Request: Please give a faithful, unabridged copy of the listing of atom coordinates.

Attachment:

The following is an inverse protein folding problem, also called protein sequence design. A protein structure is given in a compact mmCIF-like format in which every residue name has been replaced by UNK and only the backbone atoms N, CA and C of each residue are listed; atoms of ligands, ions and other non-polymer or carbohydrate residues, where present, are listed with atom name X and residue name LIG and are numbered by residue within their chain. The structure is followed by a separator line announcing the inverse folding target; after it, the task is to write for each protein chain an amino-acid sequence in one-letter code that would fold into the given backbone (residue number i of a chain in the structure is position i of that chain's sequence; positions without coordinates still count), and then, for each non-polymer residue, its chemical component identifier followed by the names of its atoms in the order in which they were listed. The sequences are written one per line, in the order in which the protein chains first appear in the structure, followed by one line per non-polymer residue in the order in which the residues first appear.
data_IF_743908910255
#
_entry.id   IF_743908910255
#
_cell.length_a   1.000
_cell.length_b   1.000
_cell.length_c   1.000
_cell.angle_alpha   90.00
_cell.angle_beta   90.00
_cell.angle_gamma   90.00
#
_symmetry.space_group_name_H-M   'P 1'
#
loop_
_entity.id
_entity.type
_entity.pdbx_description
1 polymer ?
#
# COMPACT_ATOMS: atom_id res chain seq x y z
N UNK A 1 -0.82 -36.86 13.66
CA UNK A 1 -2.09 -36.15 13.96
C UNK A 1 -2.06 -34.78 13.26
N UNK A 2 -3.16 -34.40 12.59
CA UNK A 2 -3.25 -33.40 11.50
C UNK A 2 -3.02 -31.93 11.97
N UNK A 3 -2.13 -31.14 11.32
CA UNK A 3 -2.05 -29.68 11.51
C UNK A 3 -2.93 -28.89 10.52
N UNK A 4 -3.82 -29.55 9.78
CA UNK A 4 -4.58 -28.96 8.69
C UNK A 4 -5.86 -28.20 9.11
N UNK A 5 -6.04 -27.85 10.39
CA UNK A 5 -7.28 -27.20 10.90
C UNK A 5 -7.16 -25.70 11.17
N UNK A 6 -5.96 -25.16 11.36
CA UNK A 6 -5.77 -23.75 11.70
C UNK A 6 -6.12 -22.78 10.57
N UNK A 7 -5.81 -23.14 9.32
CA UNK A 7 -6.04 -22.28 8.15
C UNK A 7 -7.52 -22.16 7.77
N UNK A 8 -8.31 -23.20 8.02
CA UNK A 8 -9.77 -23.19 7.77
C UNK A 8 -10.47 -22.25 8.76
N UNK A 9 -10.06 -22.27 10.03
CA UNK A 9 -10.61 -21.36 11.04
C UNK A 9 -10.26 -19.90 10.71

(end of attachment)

The following is an inverse protein folding problem, also called protein sequence design. A protein structure is given in a compact mmCIF-like format in which every residue name has been replaced by UNK and only the backbone atoms N, CA and C of each residue are listed; atoms of ligands, ions and other non-polymer or carbohydrate residues, where present, are listed with atom name X and residue name LIG and are numbered by residue within their chain. The structure is followed by a separator line announcing the inverse folding target; after it, the task is to write for each protein chain an amino-acid sequence in one-letter code that would fold into the given backbone (residue number i of a chain in the structure is position i of that chain's sequence; positions without coordinates still count), and then, for each non-polymer residue, its chemical component identifier followed by the names of its atoms in the order in which they were listed. The sequences are written one per line, in the order in which the protein chains first appear in the structure, followed by one line per non-polymer residue in the order in which the residues first appear.
data_IF_743908910255
#
_entry.id   IF_743908910255
#
_cell.length_a   1.000
_cell.length_b   1.000
_cell.length_c   1.000
_cell.angle_alpha   90.00
_cell.angle_beta   90.00
_cell.angle_gamma   90.00
#
_symmetry.space_group_name_H-M   'P 1'
#
loop_
_entity.id
_entity.type
_entity.pdbx_description
1 polymer ?
#
# COMPACT_ATOMS: atom_id res chain seq x y z
N UNK A 1 -0.82 -36.86 13.66
CA UNK A 1 -2.09 -36.15 13.96
C UNK A 1 -2.06 -34.78 13.26
N UNK A 2 -3.16 -34.40 12.59
CA UNK A 2 -3.25 -33.40 11.50
C UNK A 2 -3.02 -31.93 11.97
N UNK A 3 -2.13 -31.14 11.32
CA UNK A 3 -2.05 -29.68 11.51
C UNK A 3 -2.93 -28.89 10.52
N UNK A 4 -3.82 -29.55 9.78
CA UNK A 4 -4.58 -28.96 8.69
C UNK A 4 -5.86 -28.20 9.11
N UNK A 5 -6.04 -27.85 10.39
CA UNK A 5 -7.28 -27.20 10.90
C UNK A 5 -7.16 -25.70 11.17
N UNK A 6 -5.96 -25.16 11.36
CA UNK A 6 -5.77 -23.75 11.70
C UNK A 6 -6.12 -22.78 10.57
N UNK A 7 -5.81 -23.14 9.32
CA UNK A 7 -6.04 -22.28 8.15
C UNK A 7 -7.52 -22.16 7.77
N UNK A 8 -8.31 -23.20 8.02
CA UNK A 8 -9.77 -23.19 7.77
C UNK A 8 -10.47 -22.25 8.76
N UNK A 9 -10.06 -22.27 10.03
CA UNK A 9 -10.61 -21.36 11.04
C UNK A 9 -10.26 -19.90 10.71